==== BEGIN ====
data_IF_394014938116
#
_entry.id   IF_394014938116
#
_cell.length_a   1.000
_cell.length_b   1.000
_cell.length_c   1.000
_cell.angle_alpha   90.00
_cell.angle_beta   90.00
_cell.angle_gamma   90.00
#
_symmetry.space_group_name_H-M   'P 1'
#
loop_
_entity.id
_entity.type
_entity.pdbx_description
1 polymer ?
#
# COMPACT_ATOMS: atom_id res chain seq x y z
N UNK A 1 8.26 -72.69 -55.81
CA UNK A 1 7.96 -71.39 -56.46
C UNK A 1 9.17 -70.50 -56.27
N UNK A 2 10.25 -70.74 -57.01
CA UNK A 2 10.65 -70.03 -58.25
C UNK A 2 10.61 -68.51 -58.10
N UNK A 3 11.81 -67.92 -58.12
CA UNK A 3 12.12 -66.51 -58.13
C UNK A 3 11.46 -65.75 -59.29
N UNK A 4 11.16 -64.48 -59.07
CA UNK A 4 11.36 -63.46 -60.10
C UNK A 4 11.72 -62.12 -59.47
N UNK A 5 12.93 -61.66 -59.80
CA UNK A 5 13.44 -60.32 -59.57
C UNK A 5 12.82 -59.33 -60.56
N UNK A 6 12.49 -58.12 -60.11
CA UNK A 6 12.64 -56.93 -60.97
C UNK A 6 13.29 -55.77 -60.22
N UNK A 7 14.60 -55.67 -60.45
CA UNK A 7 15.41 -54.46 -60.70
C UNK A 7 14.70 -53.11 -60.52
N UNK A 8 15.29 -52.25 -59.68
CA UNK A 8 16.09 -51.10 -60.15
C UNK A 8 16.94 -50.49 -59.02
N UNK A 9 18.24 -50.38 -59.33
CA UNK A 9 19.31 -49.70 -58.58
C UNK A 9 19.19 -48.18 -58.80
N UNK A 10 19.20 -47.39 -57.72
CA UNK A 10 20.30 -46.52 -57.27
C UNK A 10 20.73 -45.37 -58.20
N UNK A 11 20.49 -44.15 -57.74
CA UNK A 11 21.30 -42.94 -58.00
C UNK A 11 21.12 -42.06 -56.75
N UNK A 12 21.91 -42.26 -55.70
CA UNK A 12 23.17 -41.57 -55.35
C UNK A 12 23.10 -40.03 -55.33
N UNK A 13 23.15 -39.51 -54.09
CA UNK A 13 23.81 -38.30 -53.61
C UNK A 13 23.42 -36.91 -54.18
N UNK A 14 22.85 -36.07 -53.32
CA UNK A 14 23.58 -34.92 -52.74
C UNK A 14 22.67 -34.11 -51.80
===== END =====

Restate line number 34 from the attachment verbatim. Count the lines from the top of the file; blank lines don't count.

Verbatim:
CA UNK A 5 13.44 -60.32 -59.57